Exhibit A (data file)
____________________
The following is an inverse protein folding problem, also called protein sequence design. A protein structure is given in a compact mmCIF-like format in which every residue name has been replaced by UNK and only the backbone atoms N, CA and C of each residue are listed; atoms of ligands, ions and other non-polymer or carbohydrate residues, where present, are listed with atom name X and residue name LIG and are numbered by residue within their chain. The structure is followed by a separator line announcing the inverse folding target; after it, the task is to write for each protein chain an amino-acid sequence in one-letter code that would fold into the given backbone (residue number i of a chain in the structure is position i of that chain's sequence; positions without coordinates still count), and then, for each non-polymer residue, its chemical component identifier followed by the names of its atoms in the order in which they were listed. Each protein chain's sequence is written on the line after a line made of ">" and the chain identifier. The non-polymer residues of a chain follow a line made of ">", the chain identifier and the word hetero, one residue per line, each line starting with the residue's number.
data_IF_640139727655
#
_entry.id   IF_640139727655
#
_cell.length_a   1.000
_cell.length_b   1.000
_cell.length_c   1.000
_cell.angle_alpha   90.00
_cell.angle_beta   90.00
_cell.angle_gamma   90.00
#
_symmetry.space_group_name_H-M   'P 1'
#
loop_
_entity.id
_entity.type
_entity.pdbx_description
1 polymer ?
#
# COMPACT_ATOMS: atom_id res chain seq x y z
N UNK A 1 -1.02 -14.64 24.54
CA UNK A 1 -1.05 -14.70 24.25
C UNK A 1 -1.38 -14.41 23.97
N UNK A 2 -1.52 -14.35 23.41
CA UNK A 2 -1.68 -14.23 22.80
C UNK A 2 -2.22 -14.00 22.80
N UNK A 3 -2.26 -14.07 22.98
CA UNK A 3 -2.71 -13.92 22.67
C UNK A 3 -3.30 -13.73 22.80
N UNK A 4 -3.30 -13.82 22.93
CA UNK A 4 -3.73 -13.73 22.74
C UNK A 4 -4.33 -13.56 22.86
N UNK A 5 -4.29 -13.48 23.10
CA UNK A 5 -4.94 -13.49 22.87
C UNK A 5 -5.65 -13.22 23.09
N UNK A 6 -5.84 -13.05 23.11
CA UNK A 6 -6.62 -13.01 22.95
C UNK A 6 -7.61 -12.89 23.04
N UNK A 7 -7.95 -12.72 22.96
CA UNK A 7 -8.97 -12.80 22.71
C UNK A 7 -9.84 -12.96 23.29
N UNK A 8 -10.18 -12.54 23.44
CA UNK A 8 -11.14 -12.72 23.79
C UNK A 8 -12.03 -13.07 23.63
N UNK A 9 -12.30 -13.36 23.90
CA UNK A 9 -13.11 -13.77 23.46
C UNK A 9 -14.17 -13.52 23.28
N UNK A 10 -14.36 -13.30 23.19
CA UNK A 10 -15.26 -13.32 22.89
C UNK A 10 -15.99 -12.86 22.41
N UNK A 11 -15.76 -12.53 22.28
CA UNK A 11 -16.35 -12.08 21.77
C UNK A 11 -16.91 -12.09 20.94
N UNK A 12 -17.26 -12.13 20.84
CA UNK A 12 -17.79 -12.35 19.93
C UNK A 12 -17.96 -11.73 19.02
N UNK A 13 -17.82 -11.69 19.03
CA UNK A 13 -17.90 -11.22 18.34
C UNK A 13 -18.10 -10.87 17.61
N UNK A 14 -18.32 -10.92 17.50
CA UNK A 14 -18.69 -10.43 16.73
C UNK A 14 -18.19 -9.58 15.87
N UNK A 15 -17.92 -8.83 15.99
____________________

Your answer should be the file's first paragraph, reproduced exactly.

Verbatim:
The following is an inverse protein folding problem, also called protein sequence design. A protein structure is given in a compact mmCIF-like format in which every residue name has been replaced by UNK and only the backbone atoms N, CA and C of each residue are listed; atoms of ligands, ions and other non-polymer or carbohydrate residues, where present, are listed with atom name X and residue name LIG and are numbered by residue within their chain. The structure is followed by a separator line announcing the inverse folding target; after it, the task is to write for each protein chain an amino-acid sequence in one-letter code that would fold into the given backbone (residue number i of a chain in the structure is position i of that chain's sequence; positions without coordinates still count), and then, for each non-polymer residue, its chemical component identifier followed by the names of its atoms in the order in which they were listed. Each protein chain's sequence is written on the line after a line made of ">" and the chain identifier. The non-polymer residues of a chain follow a line made of ">", the chain identifier and the word hetero, one residue per line, each line starting with the residue's number.